The other activities we did were very hands on, living skills: I showed the girls how fix up fibro walls that had been smashed in, and do other carpentry, and the boys how to take up their jeans. We provided transport in both directions to make sure they came. Cooking breakfast and lunch was a big thing; the kids needed feeding, and there was no shame because we all ate the meals. We were a community, about 15 of us altogether including the teachers. We had a lunch roster where each student was responsible for preparing a lunch for the whole school by themselves. If a student could produce a lunch for under $15 for everyone then they would be able to have the leftover for a Coke. Soon they were teaching each other how to make nutritious and affordable meals.
We started with the Outstation Movement, and we had the Kooma Corporation for land. At that time there were many different new initiatives. Our property is now called MurraMurra and Bendee Downs, and our company is Gwamu Enterprises. This protects Kooma traditional owners from liability. It is a company that does agisting, and we have recently purchased our own small flock (600), which enables us to run a shearing school. We’ve got a third of the land protected under the Indigenous Protected Area Program (IPA). We employ a ranger, run a vehicle, and maintain the fences.
I am a Recognised Elder and was acknowledged by the community as NADOC male Elder of the Year for Cunnamulla. We haven’t got any towns in the Kooma/Gwamu lands. We got our native title for some of our land last year; this is something I’ve been working on, with others, for 20 years. That was a great moment.
We have Emu Fest that goes on for a week. We’ve got three kids out there now. Kids who need to get out of town, we take them out there. If they are playing up at home or school, or mum needs a break, we get them out in time before things get out of hand. I would take kids out on the land, show and explain to them our cultural sites, work with emu feathers, beading, art and craft programs. Spiritual practice is also shared during these times.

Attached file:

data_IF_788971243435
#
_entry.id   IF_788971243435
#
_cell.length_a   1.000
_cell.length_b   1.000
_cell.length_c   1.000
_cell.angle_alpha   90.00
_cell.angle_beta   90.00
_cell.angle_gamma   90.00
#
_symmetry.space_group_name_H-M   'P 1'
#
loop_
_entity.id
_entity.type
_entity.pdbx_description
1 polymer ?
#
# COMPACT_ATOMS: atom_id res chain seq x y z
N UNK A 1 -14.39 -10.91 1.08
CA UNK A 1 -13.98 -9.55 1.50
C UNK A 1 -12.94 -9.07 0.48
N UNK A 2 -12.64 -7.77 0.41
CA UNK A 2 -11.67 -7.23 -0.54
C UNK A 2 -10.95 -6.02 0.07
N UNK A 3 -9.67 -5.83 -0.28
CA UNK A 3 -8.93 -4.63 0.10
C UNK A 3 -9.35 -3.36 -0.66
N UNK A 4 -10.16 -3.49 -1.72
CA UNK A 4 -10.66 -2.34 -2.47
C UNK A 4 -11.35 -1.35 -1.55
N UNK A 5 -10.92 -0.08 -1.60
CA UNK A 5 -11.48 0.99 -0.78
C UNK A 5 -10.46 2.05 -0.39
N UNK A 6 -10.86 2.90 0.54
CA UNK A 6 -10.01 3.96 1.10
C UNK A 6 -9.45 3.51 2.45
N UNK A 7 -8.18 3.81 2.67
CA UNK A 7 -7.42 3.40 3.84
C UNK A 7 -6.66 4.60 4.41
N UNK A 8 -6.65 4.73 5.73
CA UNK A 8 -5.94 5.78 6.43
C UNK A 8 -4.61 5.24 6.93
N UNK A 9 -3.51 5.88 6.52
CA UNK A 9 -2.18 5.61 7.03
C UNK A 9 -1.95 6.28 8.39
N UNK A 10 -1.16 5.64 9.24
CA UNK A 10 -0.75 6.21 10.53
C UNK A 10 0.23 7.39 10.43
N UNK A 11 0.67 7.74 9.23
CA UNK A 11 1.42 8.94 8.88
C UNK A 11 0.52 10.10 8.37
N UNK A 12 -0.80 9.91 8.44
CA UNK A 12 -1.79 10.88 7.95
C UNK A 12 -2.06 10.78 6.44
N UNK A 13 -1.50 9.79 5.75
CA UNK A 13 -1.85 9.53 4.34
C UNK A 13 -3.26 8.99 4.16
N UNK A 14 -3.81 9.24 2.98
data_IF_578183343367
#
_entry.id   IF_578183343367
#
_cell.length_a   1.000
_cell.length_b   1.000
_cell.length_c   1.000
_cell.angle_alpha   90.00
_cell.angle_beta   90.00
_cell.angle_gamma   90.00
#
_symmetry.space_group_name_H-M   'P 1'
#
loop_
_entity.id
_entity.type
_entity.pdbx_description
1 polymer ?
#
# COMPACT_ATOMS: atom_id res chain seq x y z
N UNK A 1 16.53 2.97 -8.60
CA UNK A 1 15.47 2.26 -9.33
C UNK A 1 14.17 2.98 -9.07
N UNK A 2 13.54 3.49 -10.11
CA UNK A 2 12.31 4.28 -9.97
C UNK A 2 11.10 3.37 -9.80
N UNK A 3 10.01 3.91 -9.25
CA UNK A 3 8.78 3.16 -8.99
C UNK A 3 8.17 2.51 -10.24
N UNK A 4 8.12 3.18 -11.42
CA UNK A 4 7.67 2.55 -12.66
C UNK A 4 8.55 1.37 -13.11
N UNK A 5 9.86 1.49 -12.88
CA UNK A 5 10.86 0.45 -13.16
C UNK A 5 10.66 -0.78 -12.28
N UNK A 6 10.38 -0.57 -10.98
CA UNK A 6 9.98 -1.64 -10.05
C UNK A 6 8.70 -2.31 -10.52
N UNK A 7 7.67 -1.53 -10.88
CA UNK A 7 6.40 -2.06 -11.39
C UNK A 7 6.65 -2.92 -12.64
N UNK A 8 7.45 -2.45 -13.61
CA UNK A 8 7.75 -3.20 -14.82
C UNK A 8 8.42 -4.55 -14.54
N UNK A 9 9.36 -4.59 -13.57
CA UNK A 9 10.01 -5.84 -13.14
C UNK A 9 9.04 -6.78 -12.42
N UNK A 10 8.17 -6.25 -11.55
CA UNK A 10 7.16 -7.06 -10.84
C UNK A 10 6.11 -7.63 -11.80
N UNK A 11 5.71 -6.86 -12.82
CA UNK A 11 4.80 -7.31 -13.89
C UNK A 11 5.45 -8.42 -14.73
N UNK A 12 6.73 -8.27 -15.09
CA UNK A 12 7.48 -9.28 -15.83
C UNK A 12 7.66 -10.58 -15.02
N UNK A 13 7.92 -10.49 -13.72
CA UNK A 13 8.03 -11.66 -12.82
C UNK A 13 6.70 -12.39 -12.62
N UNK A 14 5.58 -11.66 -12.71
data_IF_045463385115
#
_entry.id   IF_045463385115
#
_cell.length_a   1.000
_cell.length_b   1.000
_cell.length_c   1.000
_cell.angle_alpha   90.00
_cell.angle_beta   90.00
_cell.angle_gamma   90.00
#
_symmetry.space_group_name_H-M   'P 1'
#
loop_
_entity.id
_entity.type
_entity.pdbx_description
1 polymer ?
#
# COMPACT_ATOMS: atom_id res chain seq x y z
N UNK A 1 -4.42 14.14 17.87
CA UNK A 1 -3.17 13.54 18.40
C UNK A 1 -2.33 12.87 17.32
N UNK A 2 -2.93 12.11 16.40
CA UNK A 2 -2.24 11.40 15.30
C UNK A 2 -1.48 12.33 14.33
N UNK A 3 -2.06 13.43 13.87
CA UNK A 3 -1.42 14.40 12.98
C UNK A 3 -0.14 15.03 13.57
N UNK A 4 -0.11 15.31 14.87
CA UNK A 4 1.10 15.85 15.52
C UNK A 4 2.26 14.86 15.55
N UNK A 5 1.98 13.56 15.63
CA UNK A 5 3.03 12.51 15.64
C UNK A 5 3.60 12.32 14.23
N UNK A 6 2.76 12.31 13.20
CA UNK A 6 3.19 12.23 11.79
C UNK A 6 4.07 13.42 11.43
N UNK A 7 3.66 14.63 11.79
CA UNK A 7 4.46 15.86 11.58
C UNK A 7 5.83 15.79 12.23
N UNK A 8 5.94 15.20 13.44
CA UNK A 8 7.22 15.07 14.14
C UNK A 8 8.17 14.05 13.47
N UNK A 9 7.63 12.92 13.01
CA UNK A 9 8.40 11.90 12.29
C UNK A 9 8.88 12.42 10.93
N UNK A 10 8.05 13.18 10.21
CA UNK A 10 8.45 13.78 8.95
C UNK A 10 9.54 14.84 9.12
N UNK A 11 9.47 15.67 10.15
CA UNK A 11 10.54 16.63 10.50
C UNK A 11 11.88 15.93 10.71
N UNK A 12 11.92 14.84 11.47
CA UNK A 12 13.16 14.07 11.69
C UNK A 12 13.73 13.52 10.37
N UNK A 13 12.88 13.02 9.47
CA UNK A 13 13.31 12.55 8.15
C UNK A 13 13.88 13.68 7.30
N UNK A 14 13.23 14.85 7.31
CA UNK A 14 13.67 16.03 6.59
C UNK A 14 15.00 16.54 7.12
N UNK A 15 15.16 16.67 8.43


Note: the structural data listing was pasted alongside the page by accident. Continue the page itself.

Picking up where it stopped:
Another branch of my educating life grew when I took on fostering Rhys, who is 22 now. He came to me when he was 14, and I was his 150th carer. I taught him about his Aboriginality, and living skills. Lots of educating there from every angle. I learnt a lot of patience in the process, it put me in touch with reality. There are a lot of kids who’ve got all this baggage. I’m glad he came into my life. It made me realise what a lot of women are putting up with. He’s doing quite well at the moment. He’s got a child and he’s being a good father, he’s really trying. He had some hard knocks along the way, but fortunately he’s bounced out of those rough times.
I came to Quakers by marrying one (and she came to Quakers by answering an advert in the personal column of The Times of London). I had a largely agnostic upbringing and my contact with religion – through school assemblies, scouting, etc. – had left me distinctly unimpressed.
So Quakerism was a revelation. A religion with no artificial structures and no authoritarian system of required beliefs fitted me well.
And I found Quakers gentle, understanding people who respected me even as a young person. My only problem was getting used to calling octogenarians by their Christian names!
My natural and adopted children were welcomed into the Meeting and provided with a gentle education which they probably didn’t realise was ‘religion’.
Back in 1973 my wife and I had become involved in supporting various gay organisations, and our local Quaker Meeting helped finance a visiting Quaker from the UK to come to Brisbane and give a talk on gay issues. Subsequently the Meeting agreed to support changes to the law, and a couple of years later Quakers in Australia made a public statement calling for the law against male homosexual acts to be repealed.
Quaker open-mindedness became even more apparent later. When my marriage came to an end after more than 10 years their support helped me through a very difficult period. A second marriage (to another Quaker) was also welcomed, and another divorce, again over 10 years later, was accepted and understood, although with sadness.
My second wife and I continued to support the gay community, became involved in the gay counselling service and hosted meetings of gay groups in our house. Quakers also continued their discussions of gay and other relationships. This culminated in statements in the 1980’s supporting de facto relationships, both straight and gay. Later of course Quakers have celebrated same-sex unions and called for marriage equality.
No doubt it was no surprise to Quakers who knew me that I developed a gay relation